As Debby is a parent with whom I work closely, I knew this session would resonate with our theme. Debby and I have co-produced many positive solutions and strategies for her son Bobby over the last 5 years or so, and this session shared some of the key experiences and outcomes. 

Collaboration between parents and professionals

Too often meetings take place where little is agreed or finalised as part of a realistic plan. The key message I took from this session was to ensure a set of non-negotiable elements.

  • Agree at the start what the meeting will achieve.
  • At the end of the meeting, check that everyone knows what’s happening next and who is doing what.
  • Throughout the meeting, be mindful that a plan is what you’re generating, together!

It sounds simple doesn’t it?  And one might argue it should be too; sometimes the simple ideas can prove to be the most effective. 

Partnerships really are key

This event was quite unique; jointly produced by Priestnall School in partnership with PIPS, supported by Elly Chapple. True co-production may still be a utopian vision for many of us, and I include myself in that, but that doesn't stop us continuing to try. 

So much more is to come from a single day that I almost didn’t know where to start, so this is it, our starting point. If you attended the event and want to share your thoughts please get in touch, as we want to get as many different perspectives as we can.

For one thing I am now even more certain about; partnerships really are key.

Here's a sneak peak if you were unable to attend the event!

More to come…

With so much material and so many powerful discussions, it is impossible to do this event justice in just one post. So watch out for more to come from #CoPro19 in the months ahead; even if you were unable to attend we hope that you can still benefit from what was a powerful and high-impact day of exploring the possible. 

Something that many would say is much needed during the current climate!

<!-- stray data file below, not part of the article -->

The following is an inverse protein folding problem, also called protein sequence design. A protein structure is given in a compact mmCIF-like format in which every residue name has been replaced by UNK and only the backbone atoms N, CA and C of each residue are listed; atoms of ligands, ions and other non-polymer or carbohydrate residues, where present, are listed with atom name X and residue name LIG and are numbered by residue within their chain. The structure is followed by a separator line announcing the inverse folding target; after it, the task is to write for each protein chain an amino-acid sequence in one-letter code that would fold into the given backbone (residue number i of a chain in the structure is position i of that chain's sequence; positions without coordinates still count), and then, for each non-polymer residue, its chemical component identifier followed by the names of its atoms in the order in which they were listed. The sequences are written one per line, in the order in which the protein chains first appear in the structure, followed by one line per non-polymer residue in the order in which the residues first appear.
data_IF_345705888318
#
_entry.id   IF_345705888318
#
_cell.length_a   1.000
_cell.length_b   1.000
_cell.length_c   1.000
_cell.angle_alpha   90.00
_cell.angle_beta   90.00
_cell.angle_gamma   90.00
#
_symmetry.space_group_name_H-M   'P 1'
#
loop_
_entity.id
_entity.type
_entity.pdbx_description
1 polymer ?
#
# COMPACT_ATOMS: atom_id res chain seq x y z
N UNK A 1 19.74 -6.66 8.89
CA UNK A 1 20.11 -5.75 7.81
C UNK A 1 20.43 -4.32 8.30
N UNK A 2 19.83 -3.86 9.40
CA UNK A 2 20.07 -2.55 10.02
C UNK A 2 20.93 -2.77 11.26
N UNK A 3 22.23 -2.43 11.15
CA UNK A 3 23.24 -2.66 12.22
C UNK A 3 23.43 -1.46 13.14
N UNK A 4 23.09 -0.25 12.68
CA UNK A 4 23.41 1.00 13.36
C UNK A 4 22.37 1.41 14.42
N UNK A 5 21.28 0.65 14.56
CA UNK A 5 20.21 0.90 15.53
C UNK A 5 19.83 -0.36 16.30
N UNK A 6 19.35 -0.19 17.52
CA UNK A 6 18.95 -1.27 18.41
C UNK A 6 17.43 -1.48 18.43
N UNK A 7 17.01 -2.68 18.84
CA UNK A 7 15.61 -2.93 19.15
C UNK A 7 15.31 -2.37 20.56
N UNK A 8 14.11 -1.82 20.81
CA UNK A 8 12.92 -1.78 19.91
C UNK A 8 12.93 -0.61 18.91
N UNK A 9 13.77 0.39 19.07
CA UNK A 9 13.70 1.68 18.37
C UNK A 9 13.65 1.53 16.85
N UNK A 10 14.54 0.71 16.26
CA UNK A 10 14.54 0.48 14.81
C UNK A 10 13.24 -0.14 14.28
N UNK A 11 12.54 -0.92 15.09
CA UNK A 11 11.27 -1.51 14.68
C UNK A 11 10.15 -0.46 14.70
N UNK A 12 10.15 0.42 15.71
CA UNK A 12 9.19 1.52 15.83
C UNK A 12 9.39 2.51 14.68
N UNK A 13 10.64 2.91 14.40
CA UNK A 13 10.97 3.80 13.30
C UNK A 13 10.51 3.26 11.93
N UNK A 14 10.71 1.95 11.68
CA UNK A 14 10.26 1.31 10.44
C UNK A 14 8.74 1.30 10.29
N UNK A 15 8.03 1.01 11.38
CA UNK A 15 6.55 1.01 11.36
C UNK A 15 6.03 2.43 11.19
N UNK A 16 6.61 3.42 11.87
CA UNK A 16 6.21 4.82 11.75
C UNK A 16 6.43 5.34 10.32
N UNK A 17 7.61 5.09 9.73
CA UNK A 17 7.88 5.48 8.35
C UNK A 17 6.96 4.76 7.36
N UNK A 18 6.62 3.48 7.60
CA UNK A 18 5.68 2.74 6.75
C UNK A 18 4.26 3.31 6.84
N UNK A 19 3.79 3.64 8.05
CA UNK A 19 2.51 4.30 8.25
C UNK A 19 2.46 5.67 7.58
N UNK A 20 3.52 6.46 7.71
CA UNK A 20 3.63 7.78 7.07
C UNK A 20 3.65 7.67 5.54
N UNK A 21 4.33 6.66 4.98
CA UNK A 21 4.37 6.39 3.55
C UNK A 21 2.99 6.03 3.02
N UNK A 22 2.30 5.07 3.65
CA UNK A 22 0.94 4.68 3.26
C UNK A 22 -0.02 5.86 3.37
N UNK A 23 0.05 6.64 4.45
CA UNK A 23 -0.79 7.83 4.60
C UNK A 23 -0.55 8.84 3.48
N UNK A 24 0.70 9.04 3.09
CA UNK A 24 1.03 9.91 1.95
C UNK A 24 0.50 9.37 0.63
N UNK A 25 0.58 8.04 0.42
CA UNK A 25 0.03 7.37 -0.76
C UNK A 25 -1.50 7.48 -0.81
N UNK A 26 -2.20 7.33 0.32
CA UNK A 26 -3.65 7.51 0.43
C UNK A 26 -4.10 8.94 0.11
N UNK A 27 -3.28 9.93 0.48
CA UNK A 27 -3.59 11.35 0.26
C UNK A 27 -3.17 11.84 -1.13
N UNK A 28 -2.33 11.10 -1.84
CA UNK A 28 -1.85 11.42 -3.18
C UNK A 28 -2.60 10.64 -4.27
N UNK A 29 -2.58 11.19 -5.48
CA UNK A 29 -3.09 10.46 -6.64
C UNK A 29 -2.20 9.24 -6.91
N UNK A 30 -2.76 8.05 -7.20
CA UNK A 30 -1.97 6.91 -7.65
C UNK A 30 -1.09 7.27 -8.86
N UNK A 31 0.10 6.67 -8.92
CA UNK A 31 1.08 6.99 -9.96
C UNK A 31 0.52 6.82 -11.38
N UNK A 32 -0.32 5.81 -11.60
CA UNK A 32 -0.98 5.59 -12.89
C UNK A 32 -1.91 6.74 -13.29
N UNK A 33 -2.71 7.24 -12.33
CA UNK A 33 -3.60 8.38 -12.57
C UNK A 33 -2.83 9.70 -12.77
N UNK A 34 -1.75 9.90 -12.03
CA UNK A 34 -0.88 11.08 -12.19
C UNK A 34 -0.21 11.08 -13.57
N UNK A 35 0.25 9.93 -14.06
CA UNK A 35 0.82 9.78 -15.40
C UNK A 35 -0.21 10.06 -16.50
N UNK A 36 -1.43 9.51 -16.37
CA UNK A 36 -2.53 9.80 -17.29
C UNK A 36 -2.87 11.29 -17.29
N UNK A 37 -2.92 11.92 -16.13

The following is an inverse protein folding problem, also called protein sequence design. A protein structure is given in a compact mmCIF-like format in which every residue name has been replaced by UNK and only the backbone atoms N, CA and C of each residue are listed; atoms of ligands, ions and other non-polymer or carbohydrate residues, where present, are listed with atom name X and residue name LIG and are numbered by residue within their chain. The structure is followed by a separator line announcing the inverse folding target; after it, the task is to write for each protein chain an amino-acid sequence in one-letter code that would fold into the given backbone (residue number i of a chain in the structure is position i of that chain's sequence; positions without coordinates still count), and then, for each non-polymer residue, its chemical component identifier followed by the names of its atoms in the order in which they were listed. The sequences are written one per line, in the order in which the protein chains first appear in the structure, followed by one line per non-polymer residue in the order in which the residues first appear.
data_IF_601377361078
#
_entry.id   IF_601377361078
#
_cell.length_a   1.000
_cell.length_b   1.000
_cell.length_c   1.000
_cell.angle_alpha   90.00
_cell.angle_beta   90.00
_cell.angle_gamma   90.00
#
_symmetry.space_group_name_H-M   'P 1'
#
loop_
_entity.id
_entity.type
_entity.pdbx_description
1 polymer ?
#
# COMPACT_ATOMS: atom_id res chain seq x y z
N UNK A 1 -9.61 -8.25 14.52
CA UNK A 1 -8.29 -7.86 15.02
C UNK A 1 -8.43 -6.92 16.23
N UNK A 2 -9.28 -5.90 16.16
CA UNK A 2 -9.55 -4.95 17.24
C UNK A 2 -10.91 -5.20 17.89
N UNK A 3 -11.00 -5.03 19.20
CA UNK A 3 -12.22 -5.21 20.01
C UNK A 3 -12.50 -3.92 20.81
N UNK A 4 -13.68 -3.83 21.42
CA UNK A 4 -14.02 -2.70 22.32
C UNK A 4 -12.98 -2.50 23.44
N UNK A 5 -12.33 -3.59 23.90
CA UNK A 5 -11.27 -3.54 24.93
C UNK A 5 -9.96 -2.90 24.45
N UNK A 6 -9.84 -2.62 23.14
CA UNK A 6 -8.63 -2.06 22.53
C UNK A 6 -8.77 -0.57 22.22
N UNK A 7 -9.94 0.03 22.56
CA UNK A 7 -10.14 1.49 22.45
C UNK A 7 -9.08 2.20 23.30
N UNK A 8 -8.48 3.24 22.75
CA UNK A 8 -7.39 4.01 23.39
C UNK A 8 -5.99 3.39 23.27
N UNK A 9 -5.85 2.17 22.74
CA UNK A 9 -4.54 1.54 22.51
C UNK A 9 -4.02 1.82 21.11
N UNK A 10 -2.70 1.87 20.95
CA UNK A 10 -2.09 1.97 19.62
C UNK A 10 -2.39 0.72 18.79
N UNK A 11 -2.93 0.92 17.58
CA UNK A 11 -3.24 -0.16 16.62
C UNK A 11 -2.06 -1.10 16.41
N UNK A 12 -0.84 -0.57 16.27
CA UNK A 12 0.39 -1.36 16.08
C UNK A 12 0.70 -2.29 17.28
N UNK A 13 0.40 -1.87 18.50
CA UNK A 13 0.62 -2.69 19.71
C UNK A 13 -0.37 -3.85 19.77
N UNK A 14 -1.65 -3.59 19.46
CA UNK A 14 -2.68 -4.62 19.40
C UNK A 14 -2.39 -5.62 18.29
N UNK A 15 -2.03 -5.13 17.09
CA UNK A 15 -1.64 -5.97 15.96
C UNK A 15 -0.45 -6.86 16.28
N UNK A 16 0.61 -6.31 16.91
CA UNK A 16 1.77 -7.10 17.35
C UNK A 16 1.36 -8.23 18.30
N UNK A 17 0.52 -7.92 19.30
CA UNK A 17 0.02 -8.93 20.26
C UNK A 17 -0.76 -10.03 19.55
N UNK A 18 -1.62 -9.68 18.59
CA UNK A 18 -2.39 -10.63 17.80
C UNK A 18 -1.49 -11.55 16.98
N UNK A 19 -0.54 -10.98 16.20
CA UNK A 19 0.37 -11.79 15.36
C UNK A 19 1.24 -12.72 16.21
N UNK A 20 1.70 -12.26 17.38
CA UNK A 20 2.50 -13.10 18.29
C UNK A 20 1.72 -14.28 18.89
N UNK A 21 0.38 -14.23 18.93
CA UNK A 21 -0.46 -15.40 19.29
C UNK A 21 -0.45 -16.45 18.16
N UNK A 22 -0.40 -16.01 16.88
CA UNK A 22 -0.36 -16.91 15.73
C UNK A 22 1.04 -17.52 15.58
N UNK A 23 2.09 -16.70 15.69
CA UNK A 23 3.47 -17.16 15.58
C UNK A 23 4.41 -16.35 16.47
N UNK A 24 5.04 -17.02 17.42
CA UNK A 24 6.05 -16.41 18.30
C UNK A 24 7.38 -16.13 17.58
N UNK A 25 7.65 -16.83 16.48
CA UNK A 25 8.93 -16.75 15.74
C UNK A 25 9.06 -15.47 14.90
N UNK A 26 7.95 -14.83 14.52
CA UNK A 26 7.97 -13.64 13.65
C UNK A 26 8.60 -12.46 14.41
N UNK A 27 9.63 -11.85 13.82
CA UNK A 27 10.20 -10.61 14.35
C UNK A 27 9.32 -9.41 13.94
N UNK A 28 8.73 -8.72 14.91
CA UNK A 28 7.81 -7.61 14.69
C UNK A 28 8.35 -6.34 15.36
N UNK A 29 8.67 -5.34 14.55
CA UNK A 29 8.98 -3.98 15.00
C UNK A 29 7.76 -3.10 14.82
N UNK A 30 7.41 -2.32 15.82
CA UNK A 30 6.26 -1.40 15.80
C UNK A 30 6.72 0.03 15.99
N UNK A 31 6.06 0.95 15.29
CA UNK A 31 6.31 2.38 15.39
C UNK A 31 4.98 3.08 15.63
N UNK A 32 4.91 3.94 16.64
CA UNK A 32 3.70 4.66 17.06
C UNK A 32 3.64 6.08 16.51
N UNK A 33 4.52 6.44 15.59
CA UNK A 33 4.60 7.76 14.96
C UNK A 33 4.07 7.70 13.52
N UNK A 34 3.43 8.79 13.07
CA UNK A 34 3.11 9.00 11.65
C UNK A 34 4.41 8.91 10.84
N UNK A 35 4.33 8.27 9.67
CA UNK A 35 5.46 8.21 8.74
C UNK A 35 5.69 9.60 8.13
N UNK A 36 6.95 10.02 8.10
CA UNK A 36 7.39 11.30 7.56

Resources

Further reading

Our 17th Annual SEND Update Conference takes place on Thursday 23 May 2019. The event will give you the chance to take away practical strategies to help manage the increasing pressure on SEN departments, giving staff confidence in effective teaching to SEND pupils.

Secure your place now.

 

Tags: 

Similar Posts

Charlie Roden

Ensuring successful transition from primary to secondary

Charlie Roden looks at ways in which schools can prepare and support their pupils through relationship building and becoming familiar with the new school layout. The first few weeks of secondary school are crucial. A lack of support and poor preparation throughout transition can have negative...
Read more...
Emily Colyer

Boys' underachievement: rethinking masculinity in schools

Why are boys falling behind in school? Emily Colyer interviews Matt Pinkett about boys' underperformance in his new book Boys Don’t Try? Rethinking Masculinity in Schools. What prompted you to write a book about boys’ underachievement in education? Ever since I started teaching, the debate about...
Read more...
Kelly Hannaghan

Why wellbeing in education matters to me

With a growing mental health crisis in our school, Kelly Hannaghan shares her views on why schools need wellbeing leaders. My first memory of starting primary school is scarred by the immense feeling of fear that overcame me. I clearly remember looking through the glass on the classroom door and...
Read more...